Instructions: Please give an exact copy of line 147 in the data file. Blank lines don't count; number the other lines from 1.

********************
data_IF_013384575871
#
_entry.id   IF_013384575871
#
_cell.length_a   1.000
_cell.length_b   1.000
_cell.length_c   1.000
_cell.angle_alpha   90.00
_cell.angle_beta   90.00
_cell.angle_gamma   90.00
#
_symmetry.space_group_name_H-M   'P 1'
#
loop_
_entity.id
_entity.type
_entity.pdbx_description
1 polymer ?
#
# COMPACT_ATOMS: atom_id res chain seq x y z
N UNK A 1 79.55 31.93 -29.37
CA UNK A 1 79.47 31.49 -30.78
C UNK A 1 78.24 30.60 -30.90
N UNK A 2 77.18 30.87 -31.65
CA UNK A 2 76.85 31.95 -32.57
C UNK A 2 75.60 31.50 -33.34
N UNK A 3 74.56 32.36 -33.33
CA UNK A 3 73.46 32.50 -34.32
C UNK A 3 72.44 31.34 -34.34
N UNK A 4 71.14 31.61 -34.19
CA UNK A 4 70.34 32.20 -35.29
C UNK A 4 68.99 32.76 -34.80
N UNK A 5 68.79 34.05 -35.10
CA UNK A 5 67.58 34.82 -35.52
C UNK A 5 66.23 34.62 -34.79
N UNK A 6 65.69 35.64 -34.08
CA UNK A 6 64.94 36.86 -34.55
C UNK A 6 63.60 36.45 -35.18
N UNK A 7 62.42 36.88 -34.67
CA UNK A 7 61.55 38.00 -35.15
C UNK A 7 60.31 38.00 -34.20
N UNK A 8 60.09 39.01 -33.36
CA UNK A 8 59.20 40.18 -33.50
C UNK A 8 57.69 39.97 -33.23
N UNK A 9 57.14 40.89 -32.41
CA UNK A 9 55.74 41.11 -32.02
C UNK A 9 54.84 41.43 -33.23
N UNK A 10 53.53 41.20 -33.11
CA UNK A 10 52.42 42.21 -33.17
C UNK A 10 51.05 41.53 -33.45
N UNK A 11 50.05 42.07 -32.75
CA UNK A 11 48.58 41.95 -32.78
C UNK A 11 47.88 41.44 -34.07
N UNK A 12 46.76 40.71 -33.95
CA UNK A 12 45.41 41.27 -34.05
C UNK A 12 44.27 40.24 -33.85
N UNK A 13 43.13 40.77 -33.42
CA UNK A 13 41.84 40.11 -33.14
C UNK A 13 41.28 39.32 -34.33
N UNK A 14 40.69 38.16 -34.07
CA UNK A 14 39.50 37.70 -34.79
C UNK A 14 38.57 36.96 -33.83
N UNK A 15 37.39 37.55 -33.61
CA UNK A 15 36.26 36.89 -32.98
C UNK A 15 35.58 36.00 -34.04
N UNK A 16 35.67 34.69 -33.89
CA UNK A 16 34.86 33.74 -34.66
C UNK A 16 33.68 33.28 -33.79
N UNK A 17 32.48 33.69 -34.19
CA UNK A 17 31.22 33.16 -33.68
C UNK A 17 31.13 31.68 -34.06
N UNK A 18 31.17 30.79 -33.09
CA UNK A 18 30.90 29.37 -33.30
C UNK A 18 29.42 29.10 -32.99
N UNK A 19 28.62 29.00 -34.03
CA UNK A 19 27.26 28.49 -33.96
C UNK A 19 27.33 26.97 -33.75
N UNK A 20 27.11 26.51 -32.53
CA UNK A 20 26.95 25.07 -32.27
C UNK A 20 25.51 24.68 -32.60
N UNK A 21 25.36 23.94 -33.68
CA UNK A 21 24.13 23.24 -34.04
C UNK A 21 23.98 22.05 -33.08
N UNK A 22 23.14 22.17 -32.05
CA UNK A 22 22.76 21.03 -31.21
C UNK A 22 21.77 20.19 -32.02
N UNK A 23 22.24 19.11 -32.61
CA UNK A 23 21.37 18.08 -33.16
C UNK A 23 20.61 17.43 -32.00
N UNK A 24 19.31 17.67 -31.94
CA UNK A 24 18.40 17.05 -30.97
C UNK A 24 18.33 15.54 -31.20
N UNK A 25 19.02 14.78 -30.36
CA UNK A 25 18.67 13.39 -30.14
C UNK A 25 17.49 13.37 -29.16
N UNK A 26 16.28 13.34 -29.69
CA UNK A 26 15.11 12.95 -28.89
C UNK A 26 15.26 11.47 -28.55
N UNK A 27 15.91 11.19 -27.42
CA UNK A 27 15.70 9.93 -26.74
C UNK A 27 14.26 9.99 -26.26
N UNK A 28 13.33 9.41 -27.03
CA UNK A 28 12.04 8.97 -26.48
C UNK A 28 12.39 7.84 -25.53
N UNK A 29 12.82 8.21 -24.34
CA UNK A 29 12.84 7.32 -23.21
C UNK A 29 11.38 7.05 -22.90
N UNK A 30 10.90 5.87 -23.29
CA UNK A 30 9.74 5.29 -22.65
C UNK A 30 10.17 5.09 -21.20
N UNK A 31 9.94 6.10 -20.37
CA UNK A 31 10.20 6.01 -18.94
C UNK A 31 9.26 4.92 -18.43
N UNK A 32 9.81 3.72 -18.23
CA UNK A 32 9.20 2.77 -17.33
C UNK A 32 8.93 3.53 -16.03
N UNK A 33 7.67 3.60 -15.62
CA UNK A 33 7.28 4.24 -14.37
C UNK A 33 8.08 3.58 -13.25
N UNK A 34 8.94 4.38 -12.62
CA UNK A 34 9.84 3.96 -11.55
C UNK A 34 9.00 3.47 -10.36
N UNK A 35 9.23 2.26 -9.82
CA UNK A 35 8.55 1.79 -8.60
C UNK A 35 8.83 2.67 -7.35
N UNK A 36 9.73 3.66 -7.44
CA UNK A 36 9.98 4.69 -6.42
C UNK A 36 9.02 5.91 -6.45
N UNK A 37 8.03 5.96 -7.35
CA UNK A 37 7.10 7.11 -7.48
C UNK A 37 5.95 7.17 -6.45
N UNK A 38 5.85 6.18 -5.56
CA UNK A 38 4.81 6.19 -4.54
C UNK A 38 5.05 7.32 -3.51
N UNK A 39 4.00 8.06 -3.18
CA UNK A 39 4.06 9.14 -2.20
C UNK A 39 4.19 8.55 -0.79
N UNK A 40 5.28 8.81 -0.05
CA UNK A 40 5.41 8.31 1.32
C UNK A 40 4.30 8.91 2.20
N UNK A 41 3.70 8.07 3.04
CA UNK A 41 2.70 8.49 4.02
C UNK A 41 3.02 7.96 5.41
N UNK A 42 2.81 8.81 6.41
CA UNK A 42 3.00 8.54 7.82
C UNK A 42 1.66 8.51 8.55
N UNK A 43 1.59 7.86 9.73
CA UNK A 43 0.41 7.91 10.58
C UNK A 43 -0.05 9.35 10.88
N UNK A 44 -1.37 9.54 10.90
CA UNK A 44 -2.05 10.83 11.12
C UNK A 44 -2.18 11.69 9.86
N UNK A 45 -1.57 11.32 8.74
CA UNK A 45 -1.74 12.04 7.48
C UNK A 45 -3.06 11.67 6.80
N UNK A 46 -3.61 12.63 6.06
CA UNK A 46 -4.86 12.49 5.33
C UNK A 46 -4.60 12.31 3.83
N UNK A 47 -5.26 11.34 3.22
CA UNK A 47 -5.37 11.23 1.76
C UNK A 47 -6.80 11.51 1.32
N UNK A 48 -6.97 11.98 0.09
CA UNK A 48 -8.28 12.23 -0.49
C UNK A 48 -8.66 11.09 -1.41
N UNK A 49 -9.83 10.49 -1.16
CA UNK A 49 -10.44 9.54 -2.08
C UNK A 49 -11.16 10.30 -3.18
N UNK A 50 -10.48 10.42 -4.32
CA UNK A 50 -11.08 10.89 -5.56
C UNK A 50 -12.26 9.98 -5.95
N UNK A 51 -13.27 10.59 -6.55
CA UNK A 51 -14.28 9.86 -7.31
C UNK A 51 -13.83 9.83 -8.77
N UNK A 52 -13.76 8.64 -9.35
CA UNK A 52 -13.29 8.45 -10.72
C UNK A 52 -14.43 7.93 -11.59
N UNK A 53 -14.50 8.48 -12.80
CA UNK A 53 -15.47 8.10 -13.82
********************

N UNK A 43 1.59 7.86 9.73